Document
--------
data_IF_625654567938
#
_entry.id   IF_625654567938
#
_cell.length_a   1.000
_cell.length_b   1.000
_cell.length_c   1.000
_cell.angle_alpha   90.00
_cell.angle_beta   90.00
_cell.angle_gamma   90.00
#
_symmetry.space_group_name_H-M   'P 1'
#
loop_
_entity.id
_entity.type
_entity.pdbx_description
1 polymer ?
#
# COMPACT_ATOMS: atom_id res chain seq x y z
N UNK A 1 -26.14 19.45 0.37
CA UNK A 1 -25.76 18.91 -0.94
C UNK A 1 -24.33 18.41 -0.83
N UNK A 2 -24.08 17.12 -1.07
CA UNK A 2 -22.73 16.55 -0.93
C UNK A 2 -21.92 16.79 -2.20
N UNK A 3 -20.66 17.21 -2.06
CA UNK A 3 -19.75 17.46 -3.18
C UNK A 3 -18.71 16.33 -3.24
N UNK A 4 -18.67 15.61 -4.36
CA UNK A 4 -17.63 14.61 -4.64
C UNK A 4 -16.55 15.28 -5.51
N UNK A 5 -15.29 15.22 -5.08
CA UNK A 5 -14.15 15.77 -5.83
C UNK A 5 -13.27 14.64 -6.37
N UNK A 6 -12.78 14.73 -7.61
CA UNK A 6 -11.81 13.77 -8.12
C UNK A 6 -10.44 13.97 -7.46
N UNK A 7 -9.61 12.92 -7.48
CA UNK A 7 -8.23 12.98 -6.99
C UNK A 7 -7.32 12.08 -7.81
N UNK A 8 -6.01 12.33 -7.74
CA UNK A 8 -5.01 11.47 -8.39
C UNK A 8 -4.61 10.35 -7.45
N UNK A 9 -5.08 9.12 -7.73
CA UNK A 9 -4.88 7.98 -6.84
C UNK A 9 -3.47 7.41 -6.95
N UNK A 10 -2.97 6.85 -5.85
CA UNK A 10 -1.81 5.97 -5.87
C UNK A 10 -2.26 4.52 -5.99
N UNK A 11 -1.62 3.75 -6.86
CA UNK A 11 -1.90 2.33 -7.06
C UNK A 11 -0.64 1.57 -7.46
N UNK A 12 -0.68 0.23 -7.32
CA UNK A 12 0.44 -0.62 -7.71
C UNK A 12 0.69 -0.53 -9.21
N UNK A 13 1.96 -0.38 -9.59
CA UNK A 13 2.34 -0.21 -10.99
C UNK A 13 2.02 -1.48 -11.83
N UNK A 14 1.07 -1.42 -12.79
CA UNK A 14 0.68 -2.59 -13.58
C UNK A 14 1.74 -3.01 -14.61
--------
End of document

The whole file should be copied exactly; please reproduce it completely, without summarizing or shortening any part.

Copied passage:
data_IF_625654567938
#
_entry.id   IF_625654567938
#
_cell.length_a   1.000
_cell.length_b   1.000
_cell.length_c   1.000
_cell.angle_alpha   90.00
_cell.angle_beta   90.00
_cell.angle_gamma   90.00
#
_symmetry.space_group_name_H-M   'P 1'
#
loop_
_entity.id
_entity.type
_entity.pdbx_description
1 polymer ?
#
# COMPACT_ATOMS: atom_id res chain seq x y z
N UNK A 1 -26.14 19.45 0.37
CA UNK A 1 -25.76 18.91 -0.94
C UNK A 1 -24.33 18.41 -0.83
N UNK A 2 -24.08 17.12 -1.07
CA UNK A 2 -22.73 16.55 -0.93
C UNK A 2 -21.92 16.79 -2.20
N UNK A 3 -20.66 17.21 -2.06
CA UNK A 3 -19.75 17.46 -3.18
C UNK A 3 -18.71 16.33 -3.24
N UNK A 4 -18.67 15.61 -4.36
CA UNK A 4 -17.63 14.61 -4.64
C UNK A 4 -16.55 15.28 -5.51
N UNK A 5 -15.29 15.22 -5.08
CA UNK A 5 -14.15 15.77 -5.83
C UNK A 5 -13.27 14.64 -6.37
N UNK A 6 -12.78 14.73 -7.61
CA UNK A 6 -11.81 13.77 -8.12
C UNK A 6 -10.44 13.97 -7.46
N UNK A 7 -9.61 12.92 -7.48
CA UNK A 7 -8.23 12.98 -6.99
C UNK A 7 -7.32 12.08 -7.81
N UNK A 8 -6.01 12.33 -7.74
CA UNK A 8 -5.01 11.47 -8.39
C UNK A 8 -4.61 10.35 -7.45
N UNK A 9 -5.08 9.12 -7.73
CA UNK A 9 -4.88 7.98 -6.84
C UNK A 9 -3.47 7.41 -6.95
N UNK A 10 -2.97 6.85 -5.85
CA UNK A 10 -1.81 5.97 -5.87
C UNK A 10 -2.26 4.52 -5.99
N UNK A 11 -1.62 3.75 -6.86
CA UNK A 11 -1.90 2.33 -7.06
C UNK A 11 -0.64 1.57 -7.46
N UNK A 12 -0.68 0.23 -7.32
CA UNK A 12 0.44 -0.62 -7.71
C UNK A 12 0.69 -0.53 -9.21
N UNK A 13 1.96 -0.38 -9.59
CA UNK A 13 2.34 -0.21 -10.99
C UNK A 13 2.02 -1.48 -11.83
N UNK A 14 1.07 -1.42 -12.79
CA UNK A 14 0.68 -2.59 -13.58
C UNK A 14 1.74 -3.01 -14.61